Grad helps offenders see the moments their lives changed

November 20, 2018 | Society, Campus Life
As much as I hated social statistics – it was my worst course – it taught me about correlations. I love looking for connections and figuring things out – things that you might not necessarily see on the surface.

It’s something I do every day. Both of my jobs involve offenders – I have been in the judicial field for over 15 years, whether in a courtroom or writing Gladue reports. But helping Indigenous clients navigate the judicial system doesn’t feel like work – it’s my passion.

I interview Indigenous offenders who have been charged with a crime and write reports that capture Indigenous clients’ histories. Judges or justices use those reports to recognize the cultural factors and adversity that many Indigenous people face. I ask offenders about their lives to answer the question, “How did you get here?” Often the answer is connected to intergenerational trauma – things that have impacted their lives without them even knowing it.

I get to help people see the moments in their lives when things changed. And when you hit something, it’s like planting a seed – one that could grow. I’d love to be able to answer the question of how to reduce recidivism. How to help people avoid graduating from one institution, like a residential school or the child welfare system, to another, like the penal system.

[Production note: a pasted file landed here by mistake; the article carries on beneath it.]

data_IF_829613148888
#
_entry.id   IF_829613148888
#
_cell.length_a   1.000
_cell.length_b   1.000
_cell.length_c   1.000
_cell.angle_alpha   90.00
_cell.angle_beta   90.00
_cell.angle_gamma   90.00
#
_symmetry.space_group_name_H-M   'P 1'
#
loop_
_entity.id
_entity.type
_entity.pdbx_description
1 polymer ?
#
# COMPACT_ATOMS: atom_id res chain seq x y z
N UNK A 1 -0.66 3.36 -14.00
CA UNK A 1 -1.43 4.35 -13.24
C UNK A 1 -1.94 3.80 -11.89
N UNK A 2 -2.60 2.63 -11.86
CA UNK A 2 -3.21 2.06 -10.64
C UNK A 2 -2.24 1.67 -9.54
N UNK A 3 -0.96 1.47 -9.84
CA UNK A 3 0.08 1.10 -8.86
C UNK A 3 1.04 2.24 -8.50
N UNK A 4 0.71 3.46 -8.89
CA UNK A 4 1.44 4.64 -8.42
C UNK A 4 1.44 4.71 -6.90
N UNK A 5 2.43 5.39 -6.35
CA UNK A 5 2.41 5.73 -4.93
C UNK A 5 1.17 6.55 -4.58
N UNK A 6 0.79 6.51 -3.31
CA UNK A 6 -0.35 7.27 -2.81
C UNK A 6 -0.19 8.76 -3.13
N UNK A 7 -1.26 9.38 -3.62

Both of my parents went to residential school. I have seen the impact of that. My dad really wanted me to finish my education. It was important to him, but I’ve been working on this degree for such a long time – on and off for more than 15 years – that both of my parents are gone now. So when I wrote my last paper I thought of my dad – of how proud he would have been.

When I was eight or nine years old I found a book that said something like “Intro to Sociology” on the cover. It just stuck in my mind. Now I know there was a reason I opened it.

– Delores, Bachelor of Arts, Sociology



Meet the Fall Class of 2018

Studying microplastics, blending history and theatre, reducing reoffending, dreaming of a Nepalese gallery – these are just some of our grads' big plans. Meet more members of the Fall Class of 2018.

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